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J Trauma. 2003 Jun;54(6):1090-3.

The cushion effect.

Author information

1
Department of Surgery, University of Michigan Health System, Ann Arbor, USA. sarbabi@med.umich.edu

Abstract

BACKGROUND:

The pattern and severity of crash injury depends on a complex interaction of biomechanical factors such as deceleration velocity at impact (delta-V), seat-belt and airbag use, and type of impact. Human body characteristics such as height and weight may play an important role. We hypothesized that body mass index (BMI) will influence crash injury patterns.

METHODS:

The University of Michigan Program for Injury Research and Education database was queried. Three cohorts were analyzed, lean (BMI </= 25 kg/m2), overweight (BMI 25-30 kg/m2), and obese (BMI > 30 kg/m2)

RESULTS:

There were 189 detailed crash cases, with 22 fatalities. There was an increased risk of fatal outcome associated with the obese cohort (adjusted odds ratio, 4.2 compared with lean; p = 0.04). Age, delta-V, seat-belt use, and type of impact were independent predictors of Injury Severity Score (ISS). After adjusting for other modifiers, being overweight was associated with decreased ISS (p = 0.03) and abdominal maximal Abbreviated Injury Scale (mAIS) score (p = 0.008) when compared with the lean cohort. However, the lower extremity mAIS score increased when overweight (p = 0.03) and obese cohorts (p = 0.001) were compared with the lean cohort.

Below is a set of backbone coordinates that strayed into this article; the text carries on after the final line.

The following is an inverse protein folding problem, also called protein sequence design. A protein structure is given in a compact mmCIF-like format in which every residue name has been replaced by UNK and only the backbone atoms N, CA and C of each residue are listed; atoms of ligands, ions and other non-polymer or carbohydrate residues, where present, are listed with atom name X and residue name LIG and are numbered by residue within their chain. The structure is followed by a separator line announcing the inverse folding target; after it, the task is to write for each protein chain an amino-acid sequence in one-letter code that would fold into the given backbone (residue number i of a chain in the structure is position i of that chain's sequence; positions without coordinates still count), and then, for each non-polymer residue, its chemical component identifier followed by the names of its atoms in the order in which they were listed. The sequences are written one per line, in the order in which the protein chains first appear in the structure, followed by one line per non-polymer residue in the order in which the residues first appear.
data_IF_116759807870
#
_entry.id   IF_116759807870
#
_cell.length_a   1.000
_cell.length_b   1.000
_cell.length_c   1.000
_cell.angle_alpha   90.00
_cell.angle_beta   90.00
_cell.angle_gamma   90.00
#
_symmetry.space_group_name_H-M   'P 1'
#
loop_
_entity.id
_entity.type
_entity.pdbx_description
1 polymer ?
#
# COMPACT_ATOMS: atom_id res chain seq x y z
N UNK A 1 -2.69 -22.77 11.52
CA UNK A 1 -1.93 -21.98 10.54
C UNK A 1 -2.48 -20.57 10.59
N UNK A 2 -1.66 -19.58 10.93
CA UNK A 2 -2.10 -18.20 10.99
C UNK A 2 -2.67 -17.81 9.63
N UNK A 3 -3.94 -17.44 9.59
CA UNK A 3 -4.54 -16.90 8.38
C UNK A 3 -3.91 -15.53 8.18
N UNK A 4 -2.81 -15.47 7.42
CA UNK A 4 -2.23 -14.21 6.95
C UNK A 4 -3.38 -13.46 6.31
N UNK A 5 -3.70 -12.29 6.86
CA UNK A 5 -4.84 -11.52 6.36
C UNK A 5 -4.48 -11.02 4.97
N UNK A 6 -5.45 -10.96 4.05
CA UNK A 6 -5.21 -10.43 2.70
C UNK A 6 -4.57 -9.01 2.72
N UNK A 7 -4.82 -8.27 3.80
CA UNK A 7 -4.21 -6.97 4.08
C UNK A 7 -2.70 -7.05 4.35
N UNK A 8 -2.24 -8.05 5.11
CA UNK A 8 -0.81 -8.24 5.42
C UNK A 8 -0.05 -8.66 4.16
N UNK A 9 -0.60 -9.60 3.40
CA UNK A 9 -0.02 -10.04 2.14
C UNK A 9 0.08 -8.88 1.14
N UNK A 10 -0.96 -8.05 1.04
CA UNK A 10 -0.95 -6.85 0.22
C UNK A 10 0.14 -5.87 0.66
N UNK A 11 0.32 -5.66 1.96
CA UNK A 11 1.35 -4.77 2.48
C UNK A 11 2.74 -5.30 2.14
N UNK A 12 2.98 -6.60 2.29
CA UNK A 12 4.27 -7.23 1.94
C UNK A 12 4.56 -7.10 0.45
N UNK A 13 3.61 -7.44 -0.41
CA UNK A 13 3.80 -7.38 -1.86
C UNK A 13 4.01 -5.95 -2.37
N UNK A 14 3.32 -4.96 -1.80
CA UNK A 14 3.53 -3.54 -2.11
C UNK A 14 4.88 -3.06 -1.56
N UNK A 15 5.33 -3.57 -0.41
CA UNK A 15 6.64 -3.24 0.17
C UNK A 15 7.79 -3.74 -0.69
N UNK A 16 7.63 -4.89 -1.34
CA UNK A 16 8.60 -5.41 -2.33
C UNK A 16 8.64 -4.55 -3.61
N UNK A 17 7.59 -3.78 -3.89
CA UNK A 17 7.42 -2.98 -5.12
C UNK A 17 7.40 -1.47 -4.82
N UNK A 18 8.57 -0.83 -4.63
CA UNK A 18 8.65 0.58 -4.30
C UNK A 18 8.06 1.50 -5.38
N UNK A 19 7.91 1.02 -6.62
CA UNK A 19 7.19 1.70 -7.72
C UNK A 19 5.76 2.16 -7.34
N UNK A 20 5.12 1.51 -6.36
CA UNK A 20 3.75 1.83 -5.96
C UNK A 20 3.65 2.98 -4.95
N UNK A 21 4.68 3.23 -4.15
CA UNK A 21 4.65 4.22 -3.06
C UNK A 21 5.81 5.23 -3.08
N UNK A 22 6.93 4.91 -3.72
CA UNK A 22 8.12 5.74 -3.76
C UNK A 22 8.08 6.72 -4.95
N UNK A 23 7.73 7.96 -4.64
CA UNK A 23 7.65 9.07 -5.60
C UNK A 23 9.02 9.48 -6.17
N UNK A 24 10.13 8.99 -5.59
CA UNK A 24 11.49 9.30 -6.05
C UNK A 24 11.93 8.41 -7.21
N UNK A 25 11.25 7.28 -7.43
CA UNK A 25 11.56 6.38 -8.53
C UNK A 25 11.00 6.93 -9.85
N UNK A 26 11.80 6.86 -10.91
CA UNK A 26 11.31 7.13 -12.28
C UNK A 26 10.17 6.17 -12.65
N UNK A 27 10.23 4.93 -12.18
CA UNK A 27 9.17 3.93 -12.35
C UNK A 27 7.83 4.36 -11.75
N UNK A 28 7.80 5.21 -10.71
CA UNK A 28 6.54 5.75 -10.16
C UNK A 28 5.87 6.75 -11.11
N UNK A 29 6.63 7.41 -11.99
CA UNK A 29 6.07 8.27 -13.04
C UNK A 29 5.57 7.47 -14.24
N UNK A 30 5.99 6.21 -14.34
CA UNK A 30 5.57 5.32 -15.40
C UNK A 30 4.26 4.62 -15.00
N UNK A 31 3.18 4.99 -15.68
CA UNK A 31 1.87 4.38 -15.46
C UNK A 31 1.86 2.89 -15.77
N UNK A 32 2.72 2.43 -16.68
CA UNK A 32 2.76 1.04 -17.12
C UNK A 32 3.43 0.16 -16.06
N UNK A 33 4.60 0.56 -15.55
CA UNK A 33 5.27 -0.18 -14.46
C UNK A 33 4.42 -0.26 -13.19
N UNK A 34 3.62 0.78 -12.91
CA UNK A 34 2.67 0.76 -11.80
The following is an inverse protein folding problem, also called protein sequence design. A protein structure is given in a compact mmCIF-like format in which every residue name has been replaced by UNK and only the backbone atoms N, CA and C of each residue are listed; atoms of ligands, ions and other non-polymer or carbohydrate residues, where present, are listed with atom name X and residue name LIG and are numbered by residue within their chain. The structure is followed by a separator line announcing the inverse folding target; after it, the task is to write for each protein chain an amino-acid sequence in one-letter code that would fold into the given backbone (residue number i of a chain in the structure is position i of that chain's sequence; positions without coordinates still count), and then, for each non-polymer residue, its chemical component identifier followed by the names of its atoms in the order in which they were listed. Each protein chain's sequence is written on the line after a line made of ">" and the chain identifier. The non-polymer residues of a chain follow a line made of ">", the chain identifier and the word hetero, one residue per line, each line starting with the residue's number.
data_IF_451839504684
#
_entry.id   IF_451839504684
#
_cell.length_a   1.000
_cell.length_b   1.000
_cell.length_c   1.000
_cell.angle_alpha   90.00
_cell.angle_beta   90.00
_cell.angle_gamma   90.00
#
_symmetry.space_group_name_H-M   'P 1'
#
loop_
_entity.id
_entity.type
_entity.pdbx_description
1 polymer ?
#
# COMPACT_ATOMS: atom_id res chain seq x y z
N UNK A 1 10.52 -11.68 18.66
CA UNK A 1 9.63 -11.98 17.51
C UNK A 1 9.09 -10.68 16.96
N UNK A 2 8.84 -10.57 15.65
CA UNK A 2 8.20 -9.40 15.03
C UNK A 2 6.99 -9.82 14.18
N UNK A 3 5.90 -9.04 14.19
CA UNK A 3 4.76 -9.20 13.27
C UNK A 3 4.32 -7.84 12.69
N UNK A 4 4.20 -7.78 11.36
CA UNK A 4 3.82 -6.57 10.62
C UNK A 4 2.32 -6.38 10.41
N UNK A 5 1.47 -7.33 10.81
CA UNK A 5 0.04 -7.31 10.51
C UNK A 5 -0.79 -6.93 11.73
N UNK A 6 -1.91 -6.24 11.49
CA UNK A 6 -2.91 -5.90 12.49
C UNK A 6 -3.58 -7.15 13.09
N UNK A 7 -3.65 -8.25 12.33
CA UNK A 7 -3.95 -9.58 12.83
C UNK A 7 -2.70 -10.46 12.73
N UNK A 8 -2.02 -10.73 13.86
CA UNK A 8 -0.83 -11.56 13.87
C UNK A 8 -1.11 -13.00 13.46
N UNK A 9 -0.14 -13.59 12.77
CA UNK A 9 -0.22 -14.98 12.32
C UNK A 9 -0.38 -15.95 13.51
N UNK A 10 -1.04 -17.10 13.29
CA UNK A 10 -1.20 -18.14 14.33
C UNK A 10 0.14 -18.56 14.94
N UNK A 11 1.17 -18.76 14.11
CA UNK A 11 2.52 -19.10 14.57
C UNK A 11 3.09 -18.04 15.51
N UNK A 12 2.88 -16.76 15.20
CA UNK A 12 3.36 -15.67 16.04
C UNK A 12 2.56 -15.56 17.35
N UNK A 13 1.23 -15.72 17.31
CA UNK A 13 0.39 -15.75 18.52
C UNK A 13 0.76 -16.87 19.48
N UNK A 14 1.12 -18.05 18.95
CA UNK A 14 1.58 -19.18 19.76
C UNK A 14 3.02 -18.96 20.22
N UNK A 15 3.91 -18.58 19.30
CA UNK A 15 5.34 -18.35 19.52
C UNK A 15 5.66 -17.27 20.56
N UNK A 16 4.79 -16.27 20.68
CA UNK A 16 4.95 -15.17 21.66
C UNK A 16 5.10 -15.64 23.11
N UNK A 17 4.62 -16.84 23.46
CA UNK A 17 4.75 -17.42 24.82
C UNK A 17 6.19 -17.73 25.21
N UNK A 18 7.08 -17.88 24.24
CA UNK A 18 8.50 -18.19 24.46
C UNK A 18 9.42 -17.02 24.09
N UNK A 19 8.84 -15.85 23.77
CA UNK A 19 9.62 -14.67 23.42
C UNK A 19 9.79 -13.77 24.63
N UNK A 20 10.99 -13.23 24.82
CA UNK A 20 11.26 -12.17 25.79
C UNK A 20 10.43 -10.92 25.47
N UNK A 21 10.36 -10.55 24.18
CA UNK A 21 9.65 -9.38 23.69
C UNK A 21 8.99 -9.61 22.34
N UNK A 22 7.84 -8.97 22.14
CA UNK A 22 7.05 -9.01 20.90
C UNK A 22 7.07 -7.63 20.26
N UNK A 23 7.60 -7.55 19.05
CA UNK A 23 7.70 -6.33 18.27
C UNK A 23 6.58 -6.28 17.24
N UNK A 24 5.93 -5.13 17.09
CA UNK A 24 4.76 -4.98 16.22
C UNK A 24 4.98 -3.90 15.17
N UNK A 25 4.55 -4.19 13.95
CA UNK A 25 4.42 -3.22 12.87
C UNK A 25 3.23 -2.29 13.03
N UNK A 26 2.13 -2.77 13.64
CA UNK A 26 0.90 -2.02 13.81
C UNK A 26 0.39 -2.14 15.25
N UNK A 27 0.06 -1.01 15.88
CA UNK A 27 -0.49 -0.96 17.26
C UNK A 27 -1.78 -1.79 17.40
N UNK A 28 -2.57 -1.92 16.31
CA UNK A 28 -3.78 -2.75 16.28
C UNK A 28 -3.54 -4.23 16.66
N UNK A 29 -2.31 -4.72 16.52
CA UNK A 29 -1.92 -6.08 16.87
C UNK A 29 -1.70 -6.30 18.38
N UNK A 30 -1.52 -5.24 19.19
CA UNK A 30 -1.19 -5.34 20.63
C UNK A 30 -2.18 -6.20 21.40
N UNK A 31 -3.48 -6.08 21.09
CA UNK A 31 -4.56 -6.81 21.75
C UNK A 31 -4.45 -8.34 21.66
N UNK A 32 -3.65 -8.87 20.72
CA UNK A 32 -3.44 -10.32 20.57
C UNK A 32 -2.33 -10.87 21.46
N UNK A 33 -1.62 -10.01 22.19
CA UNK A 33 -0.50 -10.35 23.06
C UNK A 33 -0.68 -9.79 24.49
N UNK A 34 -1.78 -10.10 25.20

CONCLUSION:

Although no difference in ISS was identified between the lean and obese cohorts, there was an increase in mortality with the obese cohort. The severity of lower extremity injuries increased with increasing BMI. The overweight cohort was associated with lower ISS and abdominal mAIS score compared with the lean cohort. This protection may be attributable to an increase in insulating tissue, or a "cushion effect," without a significant increase in mass and momentum.

[Indexed for MEDLINE]

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